William Therlin, Wealth Management
Summary: Strong August for global equity investors
Global stock markets continued their upward trajectory in August, +6.1% (in USD), while global government bonds fell -0.9% (in USD). Key events included:
- The best August since 1986 for the S&P 500 as US stocks edged higher;
- A US Fed policy rethink and slowdown in European services activity;
- A divergence in Asia's economic revival.
Investor sentiment remained positive in August despite global coronavirus cases reaching 25 million as market participants anticipated further stimulus, business surveys improved, and Q2 corporate earnings reported better than expected. Supported by strong performance by Apple – the first US company to reach a $2 trillion valuation – the S&P 500 saw its best August since 1986 and Asian shares reached a 29-month high. Meanwhile, gold ($1,968/oz) fell slightly during the month, after rallying earlier in the year, while oil (Brent) edged higher to 45.3 ($/b).
US: Cases subside, Fed’s policy framework, stimulus impasse
New cases subsided in August, although hotspots persisted, and the economic data reflected the ongoing economic rebound. Retail sales (+1.2% m/m) rose despite a reduction in unemployment benefit checks which likely weighed on spending power. With mortgage rates near record lows, existing home sales (+24.7, m/m) rose sharply for a second straight month and the latest manufacturing survey (ISM PMI) hit its highest level in almost two years, supported by a resurgence in new orders. Meanwhile, the Fed’s “new” policy framework, presented at its (virtual) annual symposium, focused more on the importance of economic growth and the labour market and less on worries of high inflation (July CPI +0.6% m/m, sa). Meanwhile, further stimulus talks in the US Congress remained at an impasse.
Europe: Economic sentiment up, dismal preliminary inflation data
After strong growth in July, the latest Euro Area business surveys (PMIs) pointed to slower expansion in the services sector (50.1), amid an upturn in virus outbreaks in the region. Manufacturing output, however, remained strong – while below pre-pandemic levels – and overall economic sentiment (87.7) in the Euro Area edged higher for the fourth consecutive month, confirming the gradual rebound. A preliminary estimate showed falling consumer prices in the Euro Area for the first time since May 2016 (-0.2% y/y), well below the ECB’s target of just under 2%. Elsewhere, the strength in UK factory activity (PMI 55.2) persisted in August, seeing its fastest growth since February 2018, and services saw its steepest expansion in 6 years (60.1). Nevertheless, UK job losses increased, with the government set to wind down its job-retention scheme by the end of October.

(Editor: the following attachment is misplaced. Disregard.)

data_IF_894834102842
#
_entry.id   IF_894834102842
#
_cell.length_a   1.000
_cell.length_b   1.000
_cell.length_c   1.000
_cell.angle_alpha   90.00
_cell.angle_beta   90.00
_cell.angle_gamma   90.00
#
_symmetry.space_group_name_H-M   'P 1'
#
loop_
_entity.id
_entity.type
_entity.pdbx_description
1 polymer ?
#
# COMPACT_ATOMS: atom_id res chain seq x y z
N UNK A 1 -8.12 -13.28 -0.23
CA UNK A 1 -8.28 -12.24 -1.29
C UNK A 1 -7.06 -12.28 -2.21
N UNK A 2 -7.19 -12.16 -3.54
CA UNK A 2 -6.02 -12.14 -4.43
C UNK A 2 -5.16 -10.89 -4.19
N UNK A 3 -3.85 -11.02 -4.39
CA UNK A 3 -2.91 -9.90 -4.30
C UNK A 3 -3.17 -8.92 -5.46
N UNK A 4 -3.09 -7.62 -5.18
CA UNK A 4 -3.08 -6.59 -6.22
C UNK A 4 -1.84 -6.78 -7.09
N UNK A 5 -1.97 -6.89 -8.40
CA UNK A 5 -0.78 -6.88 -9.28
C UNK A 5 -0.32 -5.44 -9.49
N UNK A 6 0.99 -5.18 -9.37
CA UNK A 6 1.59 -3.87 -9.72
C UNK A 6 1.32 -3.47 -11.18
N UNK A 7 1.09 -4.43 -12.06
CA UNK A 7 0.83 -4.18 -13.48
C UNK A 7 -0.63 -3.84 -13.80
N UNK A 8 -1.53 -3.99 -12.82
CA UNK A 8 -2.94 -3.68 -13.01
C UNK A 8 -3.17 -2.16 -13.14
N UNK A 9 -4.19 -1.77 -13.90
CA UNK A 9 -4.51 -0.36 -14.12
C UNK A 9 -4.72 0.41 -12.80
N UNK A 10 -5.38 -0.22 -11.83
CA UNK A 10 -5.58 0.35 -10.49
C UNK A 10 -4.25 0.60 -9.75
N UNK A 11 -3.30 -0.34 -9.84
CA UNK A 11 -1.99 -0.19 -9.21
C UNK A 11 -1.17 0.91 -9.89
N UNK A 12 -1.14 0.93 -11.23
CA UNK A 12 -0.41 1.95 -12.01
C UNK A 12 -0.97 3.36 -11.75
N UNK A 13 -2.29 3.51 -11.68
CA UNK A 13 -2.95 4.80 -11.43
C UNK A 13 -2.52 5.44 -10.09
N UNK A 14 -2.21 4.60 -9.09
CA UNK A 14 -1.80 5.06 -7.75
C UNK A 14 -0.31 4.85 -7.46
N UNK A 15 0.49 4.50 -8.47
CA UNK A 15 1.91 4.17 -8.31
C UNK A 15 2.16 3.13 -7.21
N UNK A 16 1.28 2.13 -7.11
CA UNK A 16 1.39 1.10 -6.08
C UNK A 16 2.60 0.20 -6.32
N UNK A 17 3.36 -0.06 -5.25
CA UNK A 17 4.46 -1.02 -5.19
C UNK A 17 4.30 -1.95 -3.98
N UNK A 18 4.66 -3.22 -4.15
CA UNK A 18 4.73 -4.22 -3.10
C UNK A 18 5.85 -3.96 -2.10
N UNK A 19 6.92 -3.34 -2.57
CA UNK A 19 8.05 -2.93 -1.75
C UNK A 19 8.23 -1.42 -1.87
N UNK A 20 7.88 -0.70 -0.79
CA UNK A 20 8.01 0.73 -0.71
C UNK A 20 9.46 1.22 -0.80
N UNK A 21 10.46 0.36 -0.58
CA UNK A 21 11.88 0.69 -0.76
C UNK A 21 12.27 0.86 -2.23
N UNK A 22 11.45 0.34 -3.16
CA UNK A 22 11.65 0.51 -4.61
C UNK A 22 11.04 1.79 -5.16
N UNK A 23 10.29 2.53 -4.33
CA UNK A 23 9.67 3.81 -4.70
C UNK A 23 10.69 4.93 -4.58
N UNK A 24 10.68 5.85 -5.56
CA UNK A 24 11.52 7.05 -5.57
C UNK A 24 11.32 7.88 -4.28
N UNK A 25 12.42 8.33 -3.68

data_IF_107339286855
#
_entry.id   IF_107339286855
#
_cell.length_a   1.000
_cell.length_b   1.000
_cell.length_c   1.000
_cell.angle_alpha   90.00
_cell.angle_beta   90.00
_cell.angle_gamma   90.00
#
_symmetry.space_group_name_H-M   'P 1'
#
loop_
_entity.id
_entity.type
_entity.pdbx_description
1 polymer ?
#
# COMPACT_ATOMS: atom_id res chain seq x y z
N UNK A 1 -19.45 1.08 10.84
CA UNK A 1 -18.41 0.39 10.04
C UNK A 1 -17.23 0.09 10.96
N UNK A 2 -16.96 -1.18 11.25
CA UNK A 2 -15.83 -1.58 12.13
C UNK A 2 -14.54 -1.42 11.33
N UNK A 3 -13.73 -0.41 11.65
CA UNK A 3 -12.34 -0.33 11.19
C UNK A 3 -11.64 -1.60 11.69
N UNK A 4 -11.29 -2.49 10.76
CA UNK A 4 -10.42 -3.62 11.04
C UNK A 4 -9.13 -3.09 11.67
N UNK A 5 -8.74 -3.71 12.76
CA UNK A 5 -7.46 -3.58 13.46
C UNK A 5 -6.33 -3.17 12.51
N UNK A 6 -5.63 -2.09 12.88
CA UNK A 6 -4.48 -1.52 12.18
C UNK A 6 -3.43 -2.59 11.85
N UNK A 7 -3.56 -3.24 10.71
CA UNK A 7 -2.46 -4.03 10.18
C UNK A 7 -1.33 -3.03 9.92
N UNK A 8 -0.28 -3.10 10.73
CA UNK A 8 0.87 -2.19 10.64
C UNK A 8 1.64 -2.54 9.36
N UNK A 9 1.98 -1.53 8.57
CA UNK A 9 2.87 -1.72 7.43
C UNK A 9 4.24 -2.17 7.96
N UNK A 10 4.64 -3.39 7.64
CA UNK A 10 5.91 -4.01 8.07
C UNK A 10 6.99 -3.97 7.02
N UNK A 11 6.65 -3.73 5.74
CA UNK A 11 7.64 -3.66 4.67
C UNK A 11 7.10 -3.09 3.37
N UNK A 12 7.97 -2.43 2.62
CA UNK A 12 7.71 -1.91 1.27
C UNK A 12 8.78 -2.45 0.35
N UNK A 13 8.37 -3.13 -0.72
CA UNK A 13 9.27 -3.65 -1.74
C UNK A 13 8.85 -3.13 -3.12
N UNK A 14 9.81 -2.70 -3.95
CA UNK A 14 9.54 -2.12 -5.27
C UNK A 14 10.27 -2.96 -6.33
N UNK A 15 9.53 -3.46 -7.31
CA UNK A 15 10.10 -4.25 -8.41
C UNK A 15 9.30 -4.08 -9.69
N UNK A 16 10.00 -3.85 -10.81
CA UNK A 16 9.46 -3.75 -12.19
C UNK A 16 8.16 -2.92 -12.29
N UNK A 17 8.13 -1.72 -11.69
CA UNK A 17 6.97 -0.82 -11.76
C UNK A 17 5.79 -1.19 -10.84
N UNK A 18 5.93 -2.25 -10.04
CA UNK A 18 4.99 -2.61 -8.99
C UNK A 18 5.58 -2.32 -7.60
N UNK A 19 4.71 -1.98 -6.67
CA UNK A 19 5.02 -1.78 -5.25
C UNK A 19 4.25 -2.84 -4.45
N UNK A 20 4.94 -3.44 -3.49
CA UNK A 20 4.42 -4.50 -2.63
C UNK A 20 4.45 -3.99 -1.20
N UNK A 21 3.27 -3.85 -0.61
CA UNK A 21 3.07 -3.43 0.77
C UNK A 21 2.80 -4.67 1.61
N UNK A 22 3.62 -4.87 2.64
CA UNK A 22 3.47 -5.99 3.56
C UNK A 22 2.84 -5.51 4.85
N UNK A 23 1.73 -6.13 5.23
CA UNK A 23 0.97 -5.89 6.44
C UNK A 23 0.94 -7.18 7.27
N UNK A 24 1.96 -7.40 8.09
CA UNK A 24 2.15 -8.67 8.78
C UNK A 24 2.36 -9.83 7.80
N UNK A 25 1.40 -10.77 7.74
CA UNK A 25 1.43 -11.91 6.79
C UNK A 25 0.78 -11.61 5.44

ROW: China’s services leading, PM Abe resigning
The economic rebound in China continued, driven by a robust uptick in services activity (PMI 55.2) while manufacturing activity grew at a slower pace compared to July, potentially impacted by floods in Southern China. Elsewhere, Japan's PM Abe, its longest serving PM, announced his pending resignation due to health concerns, leaving behind a country in a fragile economic recovery. The most recent gauge of industrial production (+8% m/m) increased for a second straight month and at its fasted pace on record, while retail sales declined (-3.3% m/m) amid weak consumer demand. Meanwhile, the coronavirus epicentre shifted to India as the country reported its biggest one-day rise (75k) in new infections, while students in Hong Kong prepared for face-to-face teaching in September – illustrating the wide regional differences in battling the virus.
Market Summary (total return in local currency)
Sources: Bloomberg, Rothschild & Co